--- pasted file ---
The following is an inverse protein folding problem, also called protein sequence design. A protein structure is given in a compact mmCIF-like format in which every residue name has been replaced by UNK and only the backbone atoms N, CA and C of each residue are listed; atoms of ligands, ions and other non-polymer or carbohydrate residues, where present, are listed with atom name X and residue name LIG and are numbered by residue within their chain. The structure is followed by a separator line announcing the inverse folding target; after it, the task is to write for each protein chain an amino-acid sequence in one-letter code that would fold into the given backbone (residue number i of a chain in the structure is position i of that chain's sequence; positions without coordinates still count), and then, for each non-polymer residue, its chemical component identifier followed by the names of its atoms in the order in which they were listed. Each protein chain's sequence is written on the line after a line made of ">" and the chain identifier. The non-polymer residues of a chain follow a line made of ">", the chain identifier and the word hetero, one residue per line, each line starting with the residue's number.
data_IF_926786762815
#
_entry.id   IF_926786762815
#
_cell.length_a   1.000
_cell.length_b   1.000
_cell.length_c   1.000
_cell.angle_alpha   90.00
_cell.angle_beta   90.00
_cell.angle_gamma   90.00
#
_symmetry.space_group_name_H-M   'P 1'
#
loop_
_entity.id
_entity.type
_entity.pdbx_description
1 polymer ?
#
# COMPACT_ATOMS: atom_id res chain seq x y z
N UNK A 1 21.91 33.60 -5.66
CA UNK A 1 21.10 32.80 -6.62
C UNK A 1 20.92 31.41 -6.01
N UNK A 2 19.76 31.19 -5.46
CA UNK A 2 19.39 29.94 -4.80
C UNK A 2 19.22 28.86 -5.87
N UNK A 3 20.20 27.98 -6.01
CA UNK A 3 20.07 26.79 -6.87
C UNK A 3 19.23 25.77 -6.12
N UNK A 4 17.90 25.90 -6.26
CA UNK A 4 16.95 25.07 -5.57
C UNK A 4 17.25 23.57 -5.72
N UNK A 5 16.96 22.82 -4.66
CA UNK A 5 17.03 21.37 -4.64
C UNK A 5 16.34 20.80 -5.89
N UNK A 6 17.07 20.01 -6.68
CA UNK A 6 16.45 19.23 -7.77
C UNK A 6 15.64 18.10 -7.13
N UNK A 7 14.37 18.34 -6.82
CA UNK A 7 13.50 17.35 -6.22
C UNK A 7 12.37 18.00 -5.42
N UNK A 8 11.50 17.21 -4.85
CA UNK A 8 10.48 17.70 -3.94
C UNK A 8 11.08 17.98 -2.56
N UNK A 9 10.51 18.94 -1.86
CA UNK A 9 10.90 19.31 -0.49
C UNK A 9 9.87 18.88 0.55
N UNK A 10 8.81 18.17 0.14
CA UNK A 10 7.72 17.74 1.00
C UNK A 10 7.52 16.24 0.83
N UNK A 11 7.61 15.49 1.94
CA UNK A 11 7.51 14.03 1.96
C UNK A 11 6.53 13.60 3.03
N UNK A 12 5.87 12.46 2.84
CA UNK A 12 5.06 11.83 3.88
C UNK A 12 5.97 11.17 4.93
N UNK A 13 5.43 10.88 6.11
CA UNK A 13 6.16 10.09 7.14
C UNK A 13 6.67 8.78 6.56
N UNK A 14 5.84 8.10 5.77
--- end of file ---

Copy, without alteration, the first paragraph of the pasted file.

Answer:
The following is an inverse protein folding problem, also called protein sequence design. A protein structure is given in a compact mmCIF-like format in which every residue name has been replaced by UNK and only the backbone atoms N, CA and C of each residue are listed; atoms of ligands, ions and other non-polymer or carbohydrate residues, where present, are listed with atom name X and residue name LIG and are numbered by residue within their chain. The structure is followed by a separator line announcing the inverse folding target; after it, the task is to write for each protein chain an amino-acid sequence in one-letter code that would fold into the given backbone (residue number i of a chain in the structure is position i of that chain's sequence; positions without coordinates still count), and then, for each non-polymer residue, its chemical component identifier followed by the names of its atoms in the order in which they were listed. Each protein chain's sequence is written on the line after a line made of ">" and the chain identifier. The non-polymer residues of a chain follow a line made of ">", the chain identifier and the word hetero, one residue per line, each line starting with the residue's number.